Just before he was captured last month, Boston Marathon bombing suspect Dzhokhar Tsarnaev scrawled a note inside the boat where he was hiding that seemed to take responsibility for his role in the tragedy, according to two law enforcement officials with knowledge of the note.
After police forced him out of a Watertown resident’s boat, they found the message in which he praised Allah and said he would be joining his dead brother, Tamerlan, soon, according to one of the officials.
“They found a note that took responsibility,” the official said, but did not provide more details.
Still, the official said, the note could help the prosecution prove the suspect’s alleged role in the bombing.
Both officials asked for anonymity because they were not authorized to discuss the case publicly.
CBS News first reported the note, citing anonymous sources who said Tsarnaev called the Boston victims “collateral damage” in the same way Muslims have been in the American-led wars in Iraq and Afghanistan. “When you attack one Muslim, you attack all Muslims,” Tsarnaev wrote.
The Tsarnaev brothers allegedly planted the bombs that killed three people and injured more than 260 others at the Boston Marathon finish line on the afternoon of April 15. The brothers also allegedly killed MIT Police Officer Sean Collier.
The piece of the boat’s interior Dzhokhar Tsarnaev wrote on would likely be cut from the hull and presented in court as evidence if he goes to trial, The New York Times reports today.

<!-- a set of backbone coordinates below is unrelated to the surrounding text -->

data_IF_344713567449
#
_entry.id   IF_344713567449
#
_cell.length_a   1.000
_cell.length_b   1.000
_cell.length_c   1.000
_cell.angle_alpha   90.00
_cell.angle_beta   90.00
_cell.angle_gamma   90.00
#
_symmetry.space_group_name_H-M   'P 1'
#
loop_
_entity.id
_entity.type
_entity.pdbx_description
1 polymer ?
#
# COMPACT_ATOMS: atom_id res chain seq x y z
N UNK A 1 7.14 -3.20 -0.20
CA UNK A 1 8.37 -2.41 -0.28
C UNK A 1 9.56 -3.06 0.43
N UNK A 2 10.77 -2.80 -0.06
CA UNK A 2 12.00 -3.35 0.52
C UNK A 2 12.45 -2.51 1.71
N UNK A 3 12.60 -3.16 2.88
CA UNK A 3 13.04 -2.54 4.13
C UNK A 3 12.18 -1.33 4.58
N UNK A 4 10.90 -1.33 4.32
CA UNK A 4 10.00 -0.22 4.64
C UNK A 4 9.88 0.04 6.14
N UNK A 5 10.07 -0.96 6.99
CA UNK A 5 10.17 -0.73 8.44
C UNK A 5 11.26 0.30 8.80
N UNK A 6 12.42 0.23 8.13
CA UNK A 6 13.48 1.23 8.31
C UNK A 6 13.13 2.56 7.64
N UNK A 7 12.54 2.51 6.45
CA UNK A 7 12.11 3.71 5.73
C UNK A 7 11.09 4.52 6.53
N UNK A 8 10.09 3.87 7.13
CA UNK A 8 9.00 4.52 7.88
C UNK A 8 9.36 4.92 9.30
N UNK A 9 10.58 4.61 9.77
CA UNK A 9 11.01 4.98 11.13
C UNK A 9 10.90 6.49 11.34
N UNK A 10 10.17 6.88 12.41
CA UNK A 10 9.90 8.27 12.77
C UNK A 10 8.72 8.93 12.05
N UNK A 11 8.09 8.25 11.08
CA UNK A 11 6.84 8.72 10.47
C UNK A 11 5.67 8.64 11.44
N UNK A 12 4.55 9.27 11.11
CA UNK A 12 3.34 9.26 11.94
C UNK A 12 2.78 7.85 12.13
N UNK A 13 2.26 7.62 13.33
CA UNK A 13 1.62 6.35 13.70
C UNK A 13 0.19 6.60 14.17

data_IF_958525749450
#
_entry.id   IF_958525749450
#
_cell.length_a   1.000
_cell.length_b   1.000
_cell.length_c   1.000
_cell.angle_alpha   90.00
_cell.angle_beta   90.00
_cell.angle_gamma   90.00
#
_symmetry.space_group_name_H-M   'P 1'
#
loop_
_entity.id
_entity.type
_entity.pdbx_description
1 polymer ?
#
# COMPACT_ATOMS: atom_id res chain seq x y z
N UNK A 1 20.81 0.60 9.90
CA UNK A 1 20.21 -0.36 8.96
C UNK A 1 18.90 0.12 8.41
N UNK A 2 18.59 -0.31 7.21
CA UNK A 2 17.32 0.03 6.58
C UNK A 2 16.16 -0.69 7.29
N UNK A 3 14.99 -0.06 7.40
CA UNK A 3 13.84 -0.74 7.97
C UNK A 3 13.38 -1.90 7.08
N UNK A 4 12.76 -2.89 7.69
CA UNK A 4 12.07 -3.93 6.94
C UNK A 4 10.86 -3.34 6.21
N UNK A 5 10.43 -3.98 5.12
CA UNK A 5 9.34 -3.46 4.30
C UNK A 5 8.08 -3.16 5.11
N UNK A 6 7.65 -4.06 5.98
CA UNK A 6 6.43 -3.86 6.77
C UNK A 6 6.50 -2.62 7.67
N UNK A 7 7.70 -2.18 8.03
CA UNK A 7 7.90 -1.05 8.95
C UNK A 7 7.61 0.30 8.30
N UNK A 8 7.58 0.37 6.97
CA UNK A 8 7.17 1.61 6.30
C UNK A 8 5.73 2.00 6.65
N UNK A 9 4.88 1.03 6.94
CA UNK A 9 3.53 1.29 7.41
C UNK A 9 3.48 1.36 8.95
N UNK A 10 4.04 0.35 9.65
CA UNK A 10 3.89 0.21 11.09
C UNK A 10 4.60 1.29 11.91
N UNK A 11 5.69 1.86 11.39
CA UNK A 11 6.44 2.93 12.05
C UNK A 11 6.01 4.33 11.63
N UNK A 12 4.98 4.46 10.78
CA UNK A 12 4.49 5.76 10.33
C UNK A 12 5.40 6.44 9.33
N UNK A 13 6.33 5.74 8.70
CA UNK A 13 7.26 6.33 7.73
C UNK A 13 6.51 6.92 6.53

Tsarnaev, 19, is facing federal charges that could bring him the death penalty. Tamerlan Tsarnaev, 26, was killed after a shootout with police in Watertown several days after the bombings. Authorities say he was also run over by his younger brother who was making a desperate bid to escape police.
Dzokhar Tsarnaev was captured later the same day near the shootout scene, hiding in a boat parked in the backyard of a home.
The bombings shook the nation and raised questions about why the brothers turned to terrorism, whether they had help, and whether law enforcement and security officials could have prevented the attacks.
A woman declined to answer questions after answering the door at the home on Franklin Street in Watertown where Tsarnaev was captured in the boat.
Marlene Mangabat, 31, heard about the manifesto scrawled in the boat for the first time as she walked past with her 3-year-old niece this morning.
“I kind of figured that was how they were feeling, but … the people are collateral damage?” she said. “I am surprised. I knew it was some type of hate.”
Mangabat said her home was hit by bullets during the shootout at the boat. She recalled huddling with her family, including her niece and infant nephew, first on the kitchen floor and then in the basement, before being evacuated.
The idea that as shots rang out around her, Tsarnaev was claiming responsibility for the bombing was unsettling, she said.
“While I’m looking out there, he was in there, writing this message,” she said.